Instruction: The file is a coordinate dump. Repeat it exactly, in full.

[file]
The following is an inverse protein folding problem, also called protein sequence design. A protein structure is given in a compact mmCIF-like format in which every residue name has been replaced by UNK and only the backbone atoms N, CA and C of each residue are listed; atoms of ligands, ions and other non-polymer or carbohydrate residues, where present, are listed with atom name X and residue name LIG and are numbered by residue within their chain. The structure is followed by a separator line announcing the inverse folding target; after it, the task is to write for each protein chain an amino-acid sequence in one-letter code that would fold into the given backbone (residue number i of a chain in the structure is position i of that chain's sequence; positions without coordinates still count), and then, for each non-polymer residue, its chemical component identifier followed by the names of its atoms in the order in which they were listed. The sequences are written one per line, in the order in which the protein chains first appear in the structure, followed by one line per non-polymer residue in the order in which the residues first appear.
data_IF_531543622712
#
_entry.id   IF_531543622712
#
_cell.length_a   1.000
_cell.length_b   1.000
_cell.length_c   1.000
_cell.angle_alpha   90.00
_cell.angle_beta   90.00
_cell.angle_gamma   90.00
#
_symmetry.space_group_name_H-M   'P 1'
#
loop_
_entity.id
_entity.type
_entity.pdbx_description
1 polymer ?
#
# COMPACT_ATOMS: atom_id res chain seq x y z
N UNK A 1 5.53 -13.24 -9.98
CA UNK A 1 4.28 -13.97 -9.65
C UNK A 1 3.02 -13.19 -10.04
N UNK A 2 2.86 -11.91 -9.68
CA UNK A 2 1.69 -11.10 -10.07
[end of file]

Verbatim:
The following is an inverse protein folding problem, also called protein sequence design. A protein structure is given in a compact mmCIF-like format in which every residue name has been replaced by UNK and only the backbone atoms N, CA and C of each residue are listed; atoms of ligands, ions and other non-polymer or carbohydrate residues, where present, are listed with atom name X and residue name LIG and are numbered by residue within their chain. The structure is followed by a separator line announcing the inverse folding target; after it, the task is to write for each protein chain an amino-acid sequence in one-letter code that would fold into the given backbone (residue number i of a chain in the structure is position i of that chain's sequence; positions without coordinates still count), and then, for each non-polymer residue, its chemical component identifier followed by the names of its atoms in the order in which they were listed. The sequences are written one per line, in the order in which the protein chains first appear in the structure, followed by one line per non-polymer residue in the order in which the residues first appear.
data_IF_531543622712
#
_entry.id   IF_531543622712
#
_cell.length_a   1.000
_cell.length_b   1.000
_cell.length_c   1.000
_cell.angle_alpha   90.00
_cell.angle_beta   90.00
_cell.angle_gamma   90.00
#
_symmetry.space_group_name_H-M   'P 1'
#
loop_
_entity.id
_entity.type
_entity.pdbx_description
1 polymer ?
#
# COMPACT_ATOMS: atom_id res chain seq x y z
N UNK A 1 5.53 -13.24 -9.98
CA UNK A 1 4.28 -13.97 -9.65
C UNK A 1 3.02 -13.19 -10.04
N UNK A 2 2.86 -11.91 -9.68
CA UNK A 2 1.69 -11.10 -10.07